The Revenge Traveler is here to stay – 45 percent of consumers want to travel more than pre pandemic, falling into the “revenge travel” segment (up from 10 percent at the end 2020) with plans to increase their travel spending in 2021 – and elevated travel budgets aren’t expected to go away anytime soon.
[Warsaw, July 12, 2021] The global Travel Trends 2021 study* conducted by Simon-Kucher & Partners, a global strategy and marketing consulting firm, revealed that 39 percent of leisure travelers still plan to book a vacation for this summer, while 30 percent already have booked their getaway. The study, based on a representative sample of more than 7,000 individuals across seven countries (China, France, Germany, the Netherlands, Russia, the United Kingdom, and the United States) also finds that respondents do not perceive prices related to travel to be higher than pre-pandemic.
The resurgence of travel in 2021 and what it will look like
While leisure travelers are enthusiastically moving ahead with their vacation plans for the remaining summer period and the rest of the year — in Europe, 30 percent have already booked a summer trip while 34 percent have yet to do so but plan to – things may look a bit different than before. Although price remains the leading booking criterion for travelers, the following three leading factors are directly influenced by the pandemic: restrictions in place at the desired travel destinations, governmental restrictions, and trust in the health system of the destination. European travelers will also be opting for more socially-distanced forms of travel, with 49 percent opting to travel by private car – yet, 27 percent still plan to travel via plane.
Dimitris Hiotis, Partner and Head of the Leisure, Travel and Tourism Practice at Simon-Kucher, comments:
“The experience of the pandemic has, as we have seen before, changed customer needs and preferences. Travelers want assurance that they can go on holiday with no restrictions or risk of having to quarantine or having any restrictions in enjoying their holiday. Travel and hospitality players need to demonstrate flexibility in booking conditions and that they have taken all precautions to ensure a safe and enjoyable stay to their guests.”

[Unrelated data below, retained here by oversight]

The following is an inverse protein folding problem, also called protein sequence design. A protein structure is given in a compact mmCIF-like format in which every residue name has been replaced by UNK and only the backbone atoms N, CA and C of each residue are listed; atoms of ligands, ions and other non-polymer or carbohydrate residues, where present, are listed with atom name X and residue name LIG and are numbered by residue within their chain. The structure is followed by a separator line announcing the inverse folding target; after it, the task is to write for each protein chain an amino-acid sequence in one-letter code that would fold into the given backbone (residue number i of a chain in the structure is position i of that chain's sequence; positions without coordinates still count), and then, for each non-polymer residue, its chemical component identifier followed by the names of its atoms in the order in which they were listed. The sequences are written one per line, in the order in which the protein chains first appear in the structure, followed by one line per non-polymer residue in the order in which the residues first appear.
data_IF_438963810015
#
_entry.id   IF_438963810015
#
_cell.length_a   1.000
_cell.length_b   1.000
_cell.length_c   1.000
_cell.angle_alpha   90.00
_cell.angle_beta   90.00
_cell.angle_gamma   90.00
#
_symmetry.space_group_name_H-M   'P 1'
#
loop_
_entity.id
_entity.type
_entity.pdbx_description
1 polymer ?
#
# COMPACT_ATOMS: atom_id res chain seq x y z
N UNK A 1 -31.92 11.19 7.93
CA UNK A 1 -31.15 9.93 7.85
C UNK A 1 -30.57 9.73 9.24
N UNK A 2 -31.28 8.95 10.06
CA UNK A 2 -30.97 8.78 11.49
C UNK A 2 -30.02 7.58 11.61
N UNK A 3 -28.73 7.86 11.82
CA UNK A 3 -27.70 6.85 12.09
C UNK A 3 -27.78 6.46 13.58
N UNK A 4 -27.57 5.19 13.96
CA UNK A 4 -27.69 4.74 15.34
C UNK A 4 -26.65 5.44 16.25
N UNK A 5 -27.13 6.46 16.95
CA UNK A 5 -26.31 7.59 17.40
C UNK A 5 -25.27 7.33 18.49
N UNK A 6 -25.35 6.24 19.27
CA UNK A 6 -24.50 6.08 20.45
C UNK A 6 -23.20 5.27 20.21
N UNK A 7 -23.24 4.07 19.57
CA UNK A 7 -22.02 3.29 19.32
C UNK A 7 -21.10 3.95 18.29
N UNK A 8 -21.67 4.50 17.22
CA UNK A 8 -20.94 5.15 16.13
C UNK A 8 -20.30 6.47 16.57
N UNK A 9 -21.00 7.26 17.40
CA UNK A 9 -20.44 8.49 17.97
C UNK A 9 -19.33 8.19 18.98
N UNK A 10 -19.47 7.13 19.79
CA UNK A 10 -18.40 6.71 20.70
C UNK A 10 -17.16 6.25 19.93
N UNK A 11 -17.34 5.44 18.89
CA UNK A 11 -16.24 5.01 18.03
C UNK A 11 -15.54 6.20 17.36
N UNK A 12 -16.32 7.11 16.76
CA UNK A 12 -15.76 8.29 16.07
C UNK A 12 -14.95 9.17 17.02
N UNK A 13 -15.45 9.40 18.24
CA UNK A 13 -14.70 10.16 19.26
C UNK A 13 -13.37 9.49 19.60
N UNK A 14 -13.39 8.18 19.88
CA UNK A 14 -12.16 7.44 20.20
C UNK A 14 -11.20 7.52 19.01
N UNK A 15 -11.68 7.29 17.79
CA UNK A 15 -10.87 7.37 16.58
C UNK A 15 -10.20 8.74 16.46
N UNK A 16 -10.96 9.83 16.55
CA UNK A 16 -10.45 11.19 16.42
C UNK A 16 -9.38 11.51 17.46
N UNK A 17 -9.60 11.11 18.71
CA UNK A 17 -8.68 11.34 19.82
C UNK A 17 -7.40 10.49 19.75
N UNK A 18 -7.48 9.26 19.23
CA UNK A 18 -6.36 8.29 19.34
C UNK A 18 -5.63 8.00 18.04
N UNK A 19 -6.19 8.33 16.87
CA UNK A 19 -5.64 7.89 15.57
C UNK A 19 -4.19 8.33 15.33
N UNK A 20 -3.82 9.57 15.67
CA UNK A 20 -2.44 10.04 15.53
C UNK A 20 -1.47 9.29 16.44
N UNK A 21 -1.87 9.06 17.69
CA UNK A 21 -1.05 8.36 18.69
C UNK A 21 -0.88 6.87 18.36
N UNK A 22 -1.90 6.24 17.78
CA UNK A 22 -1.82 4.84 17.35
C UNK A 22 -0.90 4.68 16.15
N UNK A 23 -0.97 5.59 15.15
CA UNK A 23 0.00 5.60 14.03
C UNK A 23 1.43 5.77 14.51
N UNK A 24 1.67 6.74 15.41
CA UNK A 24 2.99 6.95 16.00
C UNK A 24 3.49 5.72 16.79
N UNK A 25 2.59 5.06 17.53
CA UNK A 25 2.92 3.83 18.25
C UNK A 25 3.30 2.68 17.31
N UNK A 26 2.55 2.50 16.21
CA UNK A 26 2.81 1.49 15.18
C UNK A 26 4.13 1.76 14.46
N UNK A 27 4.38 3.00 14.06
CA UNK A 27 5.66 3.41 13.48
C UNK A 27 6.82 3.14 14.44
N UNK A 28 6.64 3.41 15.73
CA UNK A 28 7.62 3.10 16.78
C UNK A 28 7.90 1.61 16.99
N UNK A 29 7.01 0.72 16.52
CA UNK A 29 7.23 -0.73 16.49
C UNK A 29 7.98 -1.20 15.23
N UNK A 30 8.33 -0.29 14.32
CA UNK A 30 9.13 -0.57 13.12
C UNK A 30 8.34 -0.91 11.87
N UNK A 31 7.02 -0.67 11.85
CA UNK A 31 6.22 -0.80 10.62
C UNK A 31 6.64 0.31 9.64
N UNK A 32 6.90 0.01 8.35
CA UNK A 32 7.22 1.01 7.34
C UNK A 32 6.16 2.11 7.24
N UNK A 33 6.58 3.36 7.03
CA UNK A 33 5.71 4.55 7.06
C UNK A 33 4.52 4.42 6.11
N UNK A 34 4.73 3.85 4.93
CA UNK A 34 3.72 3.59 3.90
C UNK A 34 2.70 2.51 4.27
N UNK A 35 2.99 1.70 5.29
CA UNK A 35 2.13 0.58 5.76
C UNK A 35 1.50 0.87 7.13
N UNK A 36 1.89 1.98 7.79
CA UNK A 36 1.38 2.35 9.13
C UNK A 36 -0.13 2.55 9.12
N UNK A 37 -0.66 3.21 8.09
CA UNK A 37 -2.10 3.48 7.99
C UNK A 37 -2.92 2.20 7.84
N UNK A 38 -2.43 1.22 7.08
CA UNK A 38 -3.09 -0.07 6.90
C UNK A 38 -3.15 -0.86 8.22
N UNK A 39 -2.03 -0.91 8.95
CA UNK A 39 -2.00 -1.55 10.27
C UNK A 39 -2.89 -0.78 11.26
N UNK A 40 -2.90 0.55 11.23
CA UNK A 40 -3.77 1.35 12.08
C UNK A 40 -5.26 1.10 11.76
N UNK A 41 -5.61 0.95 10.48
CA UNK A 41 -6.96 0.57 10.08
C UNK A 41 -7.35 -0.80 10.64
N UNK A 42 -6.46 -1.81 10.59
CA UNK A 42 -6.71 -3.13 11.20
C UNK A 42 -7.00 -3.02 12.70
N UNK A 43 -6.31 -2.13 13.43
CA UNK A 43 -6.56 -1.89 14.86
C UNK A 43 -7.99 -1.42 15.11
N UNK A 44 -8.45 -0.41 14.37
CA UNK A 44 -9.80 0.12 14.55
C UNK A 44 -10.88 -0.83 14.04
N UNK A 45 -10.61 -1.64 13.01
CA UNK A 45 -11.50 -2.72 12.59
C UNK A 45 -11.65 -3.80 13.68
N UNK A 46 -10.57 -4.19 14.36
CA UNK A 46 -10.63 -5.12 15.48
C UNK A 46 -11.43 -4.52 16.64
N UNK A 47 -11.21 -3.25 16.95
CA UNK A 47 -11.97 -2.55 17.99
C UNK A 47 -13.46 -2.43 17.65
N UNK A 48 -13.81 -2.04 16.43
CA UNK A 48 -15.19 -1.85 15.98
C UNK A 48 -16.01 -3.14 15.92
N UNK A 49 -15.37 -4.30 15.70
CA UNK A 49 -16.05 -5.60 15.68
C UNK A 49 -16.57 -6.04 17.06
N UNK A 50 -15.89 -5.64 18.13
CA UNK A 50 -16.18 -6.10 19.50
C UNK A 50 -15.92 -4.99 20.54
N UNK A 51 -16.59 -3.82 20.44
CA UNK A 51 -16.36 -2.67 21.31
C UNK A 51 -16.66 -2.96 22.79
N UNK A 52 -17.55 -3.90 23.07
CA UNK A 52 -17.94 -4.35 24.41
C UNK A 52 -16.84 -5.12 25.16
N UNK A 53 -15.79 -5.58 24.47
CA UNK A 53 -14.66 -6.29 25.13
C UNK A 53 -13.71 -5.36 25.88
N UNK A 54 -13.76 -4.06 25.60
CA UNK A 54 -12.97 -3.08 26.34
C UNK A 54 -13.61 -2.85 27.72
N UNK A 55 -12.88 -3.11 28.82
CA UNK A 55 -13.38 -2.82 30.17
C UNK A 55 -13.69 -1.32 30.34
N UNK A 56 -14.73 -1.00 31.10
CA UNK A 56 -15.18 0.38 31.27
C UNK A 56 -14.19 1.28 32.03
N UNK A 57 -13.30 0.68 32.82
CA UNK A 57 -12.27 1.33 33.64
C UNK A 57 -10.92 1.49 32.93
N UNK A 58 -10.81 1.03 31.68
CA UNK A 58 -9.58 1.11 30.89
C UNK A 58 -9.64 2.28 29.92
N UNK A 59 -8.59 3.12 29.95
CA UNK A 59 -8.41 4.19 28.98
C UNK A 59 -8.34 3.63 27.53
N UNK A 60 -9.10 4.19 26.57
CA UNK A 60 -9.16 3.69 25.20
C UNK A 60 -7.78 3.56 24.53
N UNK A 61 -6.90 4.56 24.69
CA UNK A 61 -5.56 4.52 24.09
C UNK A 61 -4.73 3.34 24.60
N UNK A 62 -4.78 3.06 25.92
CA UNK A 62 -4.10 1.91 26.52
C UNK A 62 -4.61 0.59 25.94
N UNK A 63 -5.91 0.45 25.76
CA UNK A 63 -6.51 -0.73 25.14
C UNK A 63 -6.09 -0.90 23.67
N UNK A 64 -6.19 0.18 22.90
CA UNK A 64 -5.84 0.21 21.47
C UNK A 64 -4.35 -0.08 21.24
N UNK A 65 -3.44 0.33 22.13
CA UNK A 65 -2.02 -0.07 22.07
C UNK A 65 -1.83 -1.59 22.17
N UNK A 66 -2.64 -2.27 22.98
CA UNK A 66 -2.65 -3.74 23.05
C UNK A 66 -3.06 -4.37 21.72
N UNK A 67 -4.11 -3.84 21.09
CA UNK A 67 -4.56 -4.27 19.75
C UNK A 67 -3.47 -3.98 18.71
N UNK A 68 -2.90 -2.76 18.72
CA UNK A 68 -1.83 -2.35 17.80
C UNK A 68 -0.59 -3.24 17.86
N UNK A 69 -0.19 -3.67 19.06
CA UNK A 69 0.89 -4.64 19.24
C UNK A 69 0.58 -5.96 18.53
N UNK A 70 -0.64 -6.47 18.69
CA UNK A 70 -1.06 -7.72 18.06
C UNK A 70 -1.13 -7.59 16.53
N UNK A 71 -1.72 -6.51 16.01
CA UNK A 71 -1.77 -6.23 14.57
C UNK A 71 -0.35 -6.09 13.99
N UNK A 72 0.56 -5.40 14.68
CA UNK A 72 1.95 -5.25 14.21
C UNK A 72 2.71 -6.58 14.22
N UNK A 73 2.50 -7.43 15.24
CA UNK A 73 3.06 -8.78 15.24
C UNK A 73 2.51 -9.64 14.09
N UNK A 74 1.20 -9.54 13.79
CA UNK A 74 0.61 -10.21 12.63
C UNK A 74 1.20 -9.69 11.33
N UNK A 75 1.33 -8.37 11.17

Workation – the future of work-life balance?
Nearly half of those surveyed internationally (43 percent) said that they anticipate taking a workation in the near future, thanks to the increased flexibility of remote working models. The most enthusiastic response came from China, were 70 percent said they are likely to do a workation in the future, compared to the UK on the low end of the spectrum at only 30 percent – generally, in Europe, 36 percent plan to take a workation. In fact, 76 percent of those who plan to take a workation say that the ability to split their time between working from their destination and enjoying time off will allow them to extend their trip by a week or more. The most important features in selecting a workation destination are stable and high-speed internet/WiFi and a dedicated working space.
”The shift to remote working and hybrid models is good news for travel and hospitality players, as people see the benefit of extending their holiday to more days, provided they can work during the day and relax in a lovely holiday spot in the evening and weekends. This will be especially beneficial for vacation rental businesses that can guarantee good wi-fi”, adds Dimitris Hiotis.
The long-term impacts on the leisure travel
While it’s no surprise that the COVID-19 pandemic will continue to influence travel plans throughout 2021, with many countries still experiencing varying degrees of lockdowns and restrictions, 70 percent of those surveyed say they expect changes to their travel habits into 2022. When it comes to spending, 34 percent of international respondents expect to spend more on leisure travel in the years to come as compared to pre-pandemic. The largest share of higher future budget was observed in Russia (52 percent) and the lowest in Germany (27 percent) – in general, in Europe, 28 percent plan to spend more on leisure travel in the coming years. Another major change will be how far in advance travelers plan to book their trips: only 15 percent said they booked their trips on short notice prior to the COVID-19 outbreak, now 32 percent plan to book on short notice.
Lisa Remmelberger, Partner in Simon-Kucher’s Leisure, Travel and Tourism Practice, points out:
“The prolonged lockdowns and restrictions on travel have created pent-up demand and increased the urge to travel, while many consumers have been able to save money from not going on holiday. As a result, they have significant budget that they expect to splash out in 2022 on travel, which is a positive sign for the battered travel industry.”